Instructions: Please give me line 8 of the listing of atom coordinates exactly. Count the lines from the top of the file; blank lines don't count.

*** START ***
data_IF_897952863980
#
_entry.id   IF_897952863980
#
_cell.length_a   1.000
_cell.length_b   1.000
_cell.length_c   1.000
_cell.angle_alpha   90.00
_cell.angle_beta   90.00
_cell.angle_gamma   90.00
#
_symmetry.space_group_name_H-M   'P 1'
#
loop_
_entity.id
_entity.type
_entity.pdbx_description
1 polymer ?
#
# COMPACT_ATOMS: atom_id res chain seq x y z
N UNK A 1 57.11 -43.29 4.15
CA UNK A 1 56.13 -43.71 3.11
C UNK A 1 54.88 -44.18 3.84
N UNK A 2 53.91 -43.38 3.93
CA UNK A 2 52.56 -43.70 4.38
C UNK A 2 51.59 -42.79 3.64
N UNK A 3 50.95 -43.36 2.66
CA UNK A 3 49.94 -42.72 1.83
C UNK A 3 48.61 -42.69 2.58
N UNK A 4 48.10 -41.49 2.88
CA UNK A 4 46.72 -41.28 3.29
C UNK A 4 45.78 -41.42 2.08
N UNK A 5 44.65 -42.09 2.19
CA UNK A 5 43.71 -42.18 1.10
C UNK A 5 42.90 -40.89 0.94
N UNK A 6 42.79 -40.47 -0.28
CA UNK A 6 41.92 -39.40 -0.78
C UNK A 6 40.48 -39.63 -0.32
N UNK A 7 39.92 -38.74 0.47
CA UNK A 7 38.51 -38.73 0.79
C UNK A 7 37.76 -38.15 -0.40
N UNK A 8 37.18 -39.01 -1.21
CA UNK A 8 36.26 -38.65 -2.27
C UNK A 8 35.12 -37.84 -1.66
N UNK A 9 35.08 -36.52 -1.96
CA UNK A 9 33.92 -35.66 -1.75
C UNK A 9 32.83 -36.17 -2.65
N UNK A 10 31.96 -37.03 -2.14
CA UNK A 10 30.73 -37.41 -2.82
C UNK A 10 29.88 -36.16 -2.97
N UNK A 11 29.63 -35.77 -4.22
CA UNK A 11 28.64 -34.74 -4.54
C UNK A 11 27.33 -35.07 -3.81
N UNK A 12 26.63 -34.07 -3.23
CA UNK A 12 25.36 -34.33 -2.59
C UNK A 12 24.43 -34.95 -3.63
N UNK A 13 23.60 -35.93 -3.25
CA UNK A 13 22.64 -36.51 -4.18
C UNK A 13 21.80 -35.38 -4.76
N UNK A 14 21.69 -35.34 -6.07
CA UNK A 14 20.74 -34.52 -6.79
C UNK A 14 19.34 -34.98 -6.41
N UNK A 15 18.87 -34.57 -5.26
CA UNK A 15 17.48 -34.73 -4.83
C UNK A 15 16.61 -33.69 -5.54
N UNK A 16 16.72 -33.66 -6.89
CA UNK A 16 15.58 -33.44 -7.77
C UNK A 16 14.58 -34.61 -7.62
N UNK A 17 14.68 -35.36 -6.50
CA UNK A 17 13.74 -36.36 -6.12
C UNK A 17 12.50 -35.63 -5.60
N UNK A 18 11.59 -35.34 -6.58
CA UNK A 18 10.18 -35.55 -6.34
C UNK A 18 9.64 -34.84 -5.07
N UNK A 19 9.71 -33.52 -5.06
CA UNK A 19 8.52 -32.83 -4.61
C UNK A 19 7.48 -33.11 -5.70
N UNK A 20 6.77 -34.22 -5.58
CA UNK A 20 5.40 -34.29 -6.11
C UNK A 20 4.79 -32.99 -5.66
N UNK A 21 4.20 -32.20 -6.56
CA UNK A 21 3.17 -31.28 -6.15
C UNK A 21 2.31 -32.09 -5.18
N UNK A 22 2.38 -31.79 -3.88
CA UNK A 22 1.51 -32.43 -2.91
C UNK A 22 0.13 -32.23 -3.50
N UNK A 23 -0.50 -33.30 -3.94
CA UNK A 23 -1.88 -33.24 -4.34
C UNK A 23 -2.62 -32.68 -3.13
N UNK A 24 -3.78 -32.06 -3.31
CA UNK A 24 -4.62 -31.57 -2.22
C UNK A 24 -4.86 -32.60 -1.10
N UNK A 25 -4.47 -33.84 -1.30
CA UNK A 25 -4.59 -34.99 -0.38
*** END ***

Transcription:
_cell.angle_alpha   90.00